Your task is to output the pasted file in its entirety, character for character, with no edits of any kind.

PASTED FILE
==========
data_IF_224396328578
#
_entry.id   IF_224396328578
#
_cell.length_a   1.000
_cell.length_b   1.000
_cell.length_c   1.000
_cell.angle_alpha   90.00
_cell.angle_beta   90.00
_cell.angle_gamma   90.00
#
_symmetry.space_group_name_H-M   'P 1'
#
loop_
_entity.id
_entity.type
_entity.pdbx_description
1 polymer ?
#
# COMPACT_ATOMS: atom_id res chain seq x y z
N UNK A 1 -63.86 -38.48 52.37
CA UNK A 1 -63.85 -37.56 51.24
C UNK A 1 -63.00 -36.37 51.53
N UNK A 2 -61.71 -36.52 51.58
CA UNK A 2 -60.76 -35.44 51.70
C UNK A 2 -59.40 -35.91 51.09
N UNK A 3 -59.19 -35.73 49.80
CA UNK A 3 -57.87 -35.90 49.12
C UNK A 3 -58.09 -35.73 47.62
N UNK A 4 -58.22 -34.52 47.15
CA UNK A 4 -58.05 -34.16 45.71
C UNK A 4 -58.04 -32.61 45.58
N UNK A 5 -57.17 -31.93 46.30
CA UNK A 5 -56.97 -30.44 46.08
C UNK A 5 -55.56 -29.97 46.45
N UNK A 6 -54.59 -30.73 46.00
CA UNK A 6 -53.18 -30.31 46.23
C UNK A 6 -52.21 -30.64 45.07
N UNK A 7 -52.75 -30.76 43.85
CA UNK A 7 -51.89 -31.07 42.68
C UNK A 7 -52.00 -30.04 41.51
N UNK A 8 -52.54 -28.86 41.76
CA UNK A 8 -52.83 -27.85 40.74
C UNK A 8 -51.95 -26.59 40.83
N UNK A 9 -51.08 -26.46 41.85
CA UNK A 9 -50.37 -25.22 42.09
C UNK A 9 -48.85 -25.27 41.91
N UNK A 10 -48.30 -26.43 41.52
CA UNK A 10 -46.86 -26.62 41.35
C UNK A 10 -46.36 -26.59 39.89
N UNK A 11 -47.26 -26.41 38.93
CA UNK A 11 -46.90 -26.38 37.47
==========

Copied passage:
data_IF_224396328578
#
_entry.id   IF_224396328578
#
_cell.length_a   1.000
_cell.length_b   1.000
_cell.length_c   1.000
_cell.angle_alpha   90.00
_cell.angle_beta   90.00
_cell.angle_gamma   90.00
#
_symmetry.space_group_name_H-M   'P 1'
#
loop_
_entity.id
_entity.type
_entity.pdbx_description
1 polymer ?
#
# COMPACT_ATOMS: atom_id res chain seq x y z
N UNK A 1 -63.86 -38.48 52.37
CA UNK A 1 -63.85 -37.56 51.24
C UNK A 1 -63.00 -36.37 51.53
N UNK A 2 -61.71 -36.52 51.58
CA UNK A 2 -60.76 -35.44 51.70
C UNK A 2 -59.40 -35.91 51.09
N UNK A 3 -59.19 -35.73 49.80
CA UNK A 3 -57.87 -35.90 49.12
C UNK A 3 -58.09 -35.73 47.62
N UNK A 4 -58.22 -34.52 47.15
CA UNK A 4 -58.05 -34.16 45.71
C UNK A 4 -58.04 -32.61 45.58
N UNK A 5 -57.17 -31.93 46.30
CA UNK A 5 -56.97 -30.44 46.08
C UNK A 5 -55.56 -29.97 46.45
N UNK A 6 -54.59 -30.73 46.00
CA UNK A 6 -53.18 -30.31 46.23
C UNK A 6 -52.21 -30.64 45.07
N UNK A 7 -52.75 -30.76 43.85
CA UNK A 7 -51.89 -31.07 42.68
C UNK A 7 -52.00 -30.04 41.51
N UNK A 8 -52.54 -28.86 41.76
CA UNK A 8 -52.83 -27.85 40.74
C UNK A 8 -51.95 -26.59 40.83
N UNK A 9 -51.08 -26.46 41.85
CA UNK A 9 -50.37 -25.22 42.09
C UNK A 9 -48.85 -25.27 41.91
N UNK A 10 -48.30 -26.43 41.52
CA UNK A 10 -46.86 -26.62 41.35
C UNK A 10 -46.36 -26.59 39.89
N UNK A 11 -47.26 -26.41 38.93
CA UNK A 11 -46.90 -26.38 37.47